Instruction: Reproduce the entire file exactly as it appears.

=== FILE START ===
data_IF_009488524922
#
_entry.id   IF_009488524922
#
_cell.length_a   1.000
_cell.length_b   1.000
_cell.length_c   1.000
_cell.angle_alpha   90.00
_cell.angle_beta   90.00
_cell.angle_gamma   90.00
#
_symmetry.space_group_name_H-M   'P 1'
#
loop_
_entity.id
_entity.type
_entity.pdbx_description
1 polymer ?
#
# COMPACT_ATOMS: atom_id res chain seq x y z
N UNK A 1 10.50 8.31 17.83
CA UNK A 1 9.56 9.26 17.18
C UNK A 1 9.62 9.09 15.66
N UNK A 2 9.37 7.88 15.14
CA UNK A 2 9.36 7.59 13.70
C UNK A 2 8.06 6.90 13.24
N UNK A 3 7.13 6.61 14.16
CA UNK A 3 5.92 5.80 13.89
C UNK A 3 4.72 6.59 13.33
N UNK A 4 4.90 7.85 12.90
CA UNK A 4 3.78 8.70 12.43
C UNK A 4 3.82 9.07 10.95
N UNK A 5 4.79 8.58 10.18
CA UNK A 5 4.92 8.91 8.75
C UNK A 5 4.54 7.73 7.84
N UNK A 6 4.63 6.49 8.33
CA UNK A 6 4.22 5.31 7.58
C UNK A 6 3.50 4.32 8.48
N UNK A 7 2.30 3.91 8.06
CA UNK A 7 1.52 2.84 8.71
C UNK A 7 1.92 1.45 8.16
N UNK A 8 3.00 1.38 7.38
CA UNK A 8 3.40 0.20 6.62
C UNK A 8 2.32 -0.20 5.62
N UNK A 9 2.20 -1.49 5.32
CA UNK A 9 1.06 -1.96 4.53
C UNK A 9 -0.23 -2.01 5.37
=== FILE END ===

data_IF_009488524922
#
_entry.id   IF_009488524922
#
_cell.length_a   1.000
_cell.length_b   1.000
_cell.length_c   1.000
_cell.angle_alpha   90.00
_cell.angle_beta   90.00
_cell.angle_gamma   90.00
#
_symmetry.space_group_name_H-M   'P 1'
#
loop_
_entity.id
_entity.type
_entity.pdbx_description
1 polymer ?
#
# COMPACT_ATOMS: atom_id res chain seq x y z
N UNK A 1 10.50 8.31 17.83
CA UNK A 1 9.56 9.26 17.18
C UNK A 1 9.62 9.09 15.66
N UNK A 2 9.37 7.88 15.14
CA UNK A 2 9.36 7.59 13.70
C UNK A 2 8.06 6.90 13.24
N UNK A 3 7.13 6.61 14.16
CA UNK A 3 5.92 5.80 13.89
C UNK A 3 4.72 6.59 13.33
N UNK A 4 4.90 7.85 12.90
CA UNK A 4 3.78 8.70 12.43
C UNK A 4 3.82 9.07 10.95
N UNK A 5 4.79 8.58 10.18
CA UNK A 5 4.92 8.91 8.75
C UNK A 5 4.54 7.73 7.84
N UNK A 6 4.63 6.49 8.33
CA UNK A 6 4.22 5.31 7.58
C UNK A 6 3.50 4.32 8.48
N UNK A 7 2.30 3.91 8.06
CA UNK A 7 1.52 2.84 8.71
C UNK A 7 1.92 1.45 8.16
N UNK A 8 3.00 1.38 7.38
CA UNK A 8 3.40 0.20 6.62
C UNK A 8 2.32 -0.20 5.62
N UNK A 9 2.20 -1.49 5.32
CA UNK A 9 1.06 -1.96 4.53
C UNK A 9 -0.23 -2.01 5.37